Six Days Left: Trump Has a Lot of Outs

When poker players are drawing to a straight or a flush, they will often talk about having a certain number of “outs” — i.e. how many cards are left in the deck that can make their hand, allowing them to win the pot.

Donald Trump doesn’t have a winning hand yet, but he has a lot of outs.

Last Thursday night, we wrote at Townhall about Donald Trump’s easier-than-you-think path to 270 electoral votes. We explained that Trump could get to 265 by winning Utah, Georgia, Iowa, Ohio, Arizona, Florida, Nevada, and North Carolina. At the time, this still seemed like a somewhat daunting task, albeit one that was within the realm of possibility.

But now? Well, Trump’s lot has improved significantly in these states since Thursday night, as Hillary Clinton’s lead appears to be fading fast:

Utah

  • RCP Average (10/27): Trump +5.8%
  • RCP Average (11/2): Trump +6.0%
  • 6 Day Swing: Trump +0.2%

Georgia

  • RCP Average (10/27): Trump +2.8%
  • RCP Average (11/2): Trump +5.7%
  • 6 Day Swing: Trump +2.9%

Iowa

Ohio

  • RCP Average (10/27): Trump +1.1%
  • RCP Average (11/2): Trump +3.3%
  • 6 Day Swing: Trump +2.2%

Arizona

  • RCP Average (10/27): Clinton +1.5%
  • RCP Average (11/2): Trump +3.0%
  • 6 Day Swing: Trump +4.5%

Florida

  • RCP Average (10/27): Clinton +1.6%
  • RCP Average (11/2): Trump +0.7%
  • 6 Day Swing: Trump +2.1%

Nevada

  • RCP Average (10/27): Clinton +2.0%
  • RCP Average (11/2): Trump +1.6%
  • 6 Day Swing: Trump +3.6%

North Carolina

Obviously, these states are still too close to call, but Trump now is tied or enjoys small leads in all eight of them. Continue Reading

Trump’s Path to 270 Is Easier Than You Think

Donald Trump (photo credit: Gage Skidmore)

“It’s over. Trump can’t win.” That’s the narrative the Clinton campaign and the mainstream media have relentlessly promoted over the past several days. The problem with that narrative is that it is a bald-faced lie. This election is nowhere near over. Not even close!

Let’s take a look at the electoral map. Remember, to become the next president of the United States, Trump needs to win 270 electoral votes. Conversely, he needs to hold Hillary Clinton to 269 electoral votes because, with a Republican House of Representatives, a 269-269 tie is likely to also result in a Trump presidency.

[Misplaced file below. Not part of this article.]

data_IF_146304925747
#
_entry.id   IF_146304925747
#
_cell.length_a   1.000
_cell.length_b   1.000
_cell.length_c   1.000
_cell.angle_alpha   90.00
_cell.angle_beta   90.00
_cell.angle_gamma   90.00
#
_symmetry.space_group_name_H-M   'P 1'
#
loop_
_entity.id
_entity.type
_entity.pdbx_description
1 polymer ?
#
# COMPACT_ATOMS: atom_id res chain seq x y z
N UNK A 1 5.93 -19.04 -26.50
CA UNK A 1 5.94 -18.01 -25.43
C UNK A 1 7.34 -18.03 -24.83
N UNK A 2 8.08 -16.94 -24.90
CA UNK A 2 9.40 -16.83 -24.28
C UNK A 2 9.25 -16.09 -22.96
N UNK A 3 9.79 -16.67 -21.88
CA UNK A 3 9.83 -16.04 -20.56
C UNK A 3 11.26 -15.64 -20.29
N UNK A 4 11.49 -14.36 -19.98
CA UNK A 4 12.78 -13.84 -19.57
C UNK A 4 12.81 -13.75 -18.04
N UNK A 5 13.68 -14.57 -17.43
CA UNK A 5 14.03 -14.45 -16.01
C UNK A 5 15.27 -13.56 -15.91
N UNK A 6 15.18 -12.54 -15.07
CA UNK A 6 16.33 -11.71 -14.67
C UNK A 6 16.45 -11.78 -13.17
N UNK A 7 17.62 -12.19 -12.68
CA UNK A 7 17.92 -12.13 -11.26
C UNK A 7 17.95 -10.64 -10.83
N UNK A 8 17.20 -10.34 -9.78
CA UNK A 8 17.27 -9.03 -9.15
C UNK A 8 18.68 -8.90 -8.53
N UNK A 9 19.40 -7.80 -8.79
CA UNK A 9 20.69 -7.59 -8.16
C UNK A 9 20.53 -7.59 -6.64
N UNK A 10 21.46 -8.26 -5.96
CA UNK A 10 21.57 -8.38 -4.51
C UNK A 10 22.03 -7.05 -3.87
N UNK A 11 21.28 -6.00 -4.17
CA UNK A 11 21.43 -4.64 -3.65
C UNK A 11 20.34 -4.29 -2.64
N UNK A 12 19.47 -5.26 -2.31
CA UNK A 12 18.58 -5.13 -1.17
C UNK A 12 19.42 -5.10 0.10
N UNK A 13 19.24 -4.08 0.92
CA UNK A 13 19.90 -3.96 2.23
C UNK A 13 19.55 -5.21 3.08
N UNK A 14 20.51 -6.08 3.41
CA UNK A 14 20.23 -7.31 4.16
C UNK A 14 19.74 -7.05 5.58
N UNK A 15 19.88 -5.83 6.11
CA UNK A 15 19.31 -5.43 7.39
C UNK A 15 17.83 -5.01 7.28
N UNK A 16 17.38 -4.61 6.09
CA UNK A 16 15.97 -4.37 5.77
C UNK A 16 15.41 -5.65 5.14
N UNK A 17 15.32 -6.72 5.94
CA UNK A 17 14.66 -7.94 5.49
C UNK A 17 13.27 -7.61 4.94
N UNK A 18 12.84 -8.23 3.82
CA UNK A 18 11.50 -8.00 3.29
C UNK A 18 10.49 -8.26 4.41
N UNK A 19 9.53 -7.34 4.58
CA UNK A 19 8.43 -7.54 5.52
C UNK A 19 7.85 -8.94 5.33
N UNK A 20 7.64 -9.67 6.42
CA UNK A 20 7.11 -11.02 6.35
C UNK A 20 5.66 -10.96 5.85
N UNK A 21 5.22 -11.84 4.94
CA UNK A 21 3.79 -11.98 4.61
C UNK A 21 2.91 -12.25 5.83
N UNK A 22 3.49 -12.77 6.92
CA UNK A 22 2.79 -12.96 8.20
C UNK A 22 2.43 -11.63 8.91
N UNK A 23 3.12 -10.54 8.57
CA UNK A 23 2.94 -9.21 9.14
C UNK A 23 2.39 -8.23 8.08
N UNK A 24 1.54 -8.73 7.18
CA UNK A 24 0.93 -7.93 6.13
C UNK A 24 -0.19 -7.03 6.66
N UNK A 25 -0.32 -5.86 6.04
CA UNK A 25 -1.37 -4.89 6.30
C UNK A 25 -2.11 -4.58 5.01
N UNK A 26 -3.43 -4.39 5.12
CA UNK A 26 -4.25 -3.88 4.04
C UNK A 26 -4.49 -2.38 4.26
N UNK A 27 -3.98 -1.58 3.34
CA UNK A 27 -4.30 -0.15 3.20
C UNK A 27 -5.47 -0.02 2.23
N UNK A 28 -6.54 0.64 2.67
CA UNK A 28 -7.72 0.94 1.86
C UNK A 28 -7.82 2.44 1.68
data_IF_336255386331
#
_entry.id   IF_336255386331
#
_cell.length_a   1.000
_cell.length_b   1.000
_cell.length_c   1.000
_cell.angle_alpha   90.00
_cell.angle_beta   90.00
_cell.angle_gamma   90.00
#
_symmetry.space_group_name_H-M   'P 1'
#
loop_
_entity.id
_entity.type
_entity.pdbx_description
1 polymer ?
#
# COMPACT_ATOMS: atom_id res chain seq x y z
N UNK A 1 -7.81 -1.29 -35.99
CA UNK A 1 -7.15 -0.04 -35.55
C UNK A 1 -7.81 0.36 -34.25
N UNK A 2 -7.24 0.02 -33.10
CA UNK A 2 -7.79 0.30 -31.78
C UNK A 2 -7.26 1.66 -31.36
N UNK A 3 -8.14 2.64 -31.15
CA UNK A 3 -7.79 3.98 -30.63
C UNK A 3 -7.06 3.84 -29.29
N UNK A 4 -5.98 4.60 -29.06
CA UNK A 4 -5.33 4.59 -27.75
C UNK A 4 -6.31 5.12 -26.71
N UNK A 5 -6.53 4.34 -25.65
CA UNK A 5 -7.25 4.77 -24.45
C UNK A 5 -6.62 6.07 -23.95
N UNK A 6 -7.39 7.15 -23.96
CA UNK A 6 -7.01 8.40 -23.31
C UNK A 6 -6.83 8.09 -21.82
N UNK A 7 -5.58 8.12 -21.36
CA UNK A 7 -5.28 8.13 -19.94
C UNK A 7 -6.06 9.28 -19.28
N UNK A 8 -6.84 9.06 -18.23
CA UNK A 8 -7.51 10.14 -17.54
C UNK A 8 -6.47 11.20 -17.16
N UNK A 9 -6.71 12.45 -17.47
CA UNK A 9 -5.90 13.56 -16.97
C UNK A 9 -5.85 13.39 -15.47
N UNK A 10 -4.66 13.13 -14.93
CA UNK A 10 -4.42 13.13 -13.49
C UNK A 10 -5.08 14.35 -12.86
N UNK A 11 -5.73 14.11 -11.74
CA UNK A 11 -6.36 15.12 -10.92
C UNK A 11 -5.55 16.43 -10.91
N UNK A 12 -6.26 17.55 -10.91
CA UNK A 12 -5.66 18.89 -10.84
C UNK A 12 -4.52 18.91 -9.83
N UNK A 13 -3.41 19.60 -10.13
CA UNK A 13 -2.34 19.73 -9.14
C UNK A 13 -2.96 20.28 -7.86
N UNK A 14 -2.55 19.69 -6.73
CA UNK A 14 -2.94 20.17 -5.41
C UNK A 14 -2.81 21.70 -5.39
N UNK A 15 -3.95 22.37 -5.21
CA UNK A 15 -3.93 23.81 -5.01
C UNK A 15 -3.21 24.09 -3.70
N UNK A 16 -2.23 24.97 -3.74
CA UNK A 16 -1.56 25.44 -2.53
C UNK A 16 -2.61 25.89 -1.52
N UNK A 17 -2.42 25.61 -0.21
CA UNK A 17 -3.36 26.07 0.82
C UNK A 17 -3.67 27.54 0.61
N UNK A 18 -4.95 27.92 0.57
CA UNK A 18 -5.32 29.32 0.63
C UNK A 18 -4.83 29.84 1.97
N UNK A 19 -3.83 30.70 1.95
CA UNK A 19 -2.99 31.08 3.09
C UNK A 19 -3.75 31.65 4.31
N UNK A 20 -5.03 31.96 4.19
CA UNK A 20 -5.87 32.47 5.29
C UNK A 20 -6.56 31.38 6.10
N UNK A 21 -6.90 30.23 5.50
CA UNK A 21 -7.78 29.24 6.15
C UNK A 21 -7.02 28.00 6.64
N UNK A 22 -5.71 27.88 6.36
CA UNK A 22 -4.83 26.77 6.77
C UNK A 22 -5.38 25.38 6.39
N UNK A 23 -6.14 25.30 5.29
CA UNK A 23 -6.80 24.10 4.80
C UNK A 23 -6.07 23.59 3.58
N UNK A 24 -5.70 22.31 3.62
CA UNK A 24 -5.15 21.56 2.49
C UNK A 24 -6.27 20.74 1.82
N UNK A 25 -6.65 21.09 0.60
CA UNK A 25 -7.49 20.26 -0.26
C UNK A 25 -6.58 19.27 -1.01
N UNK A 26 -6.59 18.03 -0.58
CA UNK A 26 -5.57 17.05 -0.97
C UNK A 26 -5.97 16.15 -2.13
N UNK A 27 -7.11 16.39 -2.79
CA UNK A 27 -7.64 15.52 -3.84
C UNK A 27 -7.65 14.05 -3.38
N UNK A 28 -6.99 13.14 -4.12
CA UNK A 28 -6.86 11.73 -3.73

Trump’s baseline amount of electoral votes is 158. Let’s assume Clinton’s baseline is 239 — we will generously cede her Virginia (13), Minnesota (10), Wisconsin (10), Michigan (16), New Mexico (5), and three of Maine’s four electoral votes.

If this is a fixed reality, Trump must win the following states to get to 265 electoral votes (ordered from easiest to win to most difficult):

Utah

Utah just became a battleground state as Independent candidate Evan McMullin has been surging recently. It truly is a three-way race at the present. The most recent poll, conducted on October 23 and 24 by Heat Street/Rasmussen, gave Trump a narrow 32-29-28 lead over McMullin and Clinton, respectively.

Georgia

[…]

Read the full article at Townhall.com.

Frank Cannon is the president of American Principles Project. Jon Schweppe is the Communications Director at American Principles Project. Continue Reading

The Five Battleground States Trump Needs to Win

The media has grown obsessed with driving the narrative that Hillary Clinton has this election in the bag. Supposedly, according to our elite overlords, this election is so over. You might as well stay home!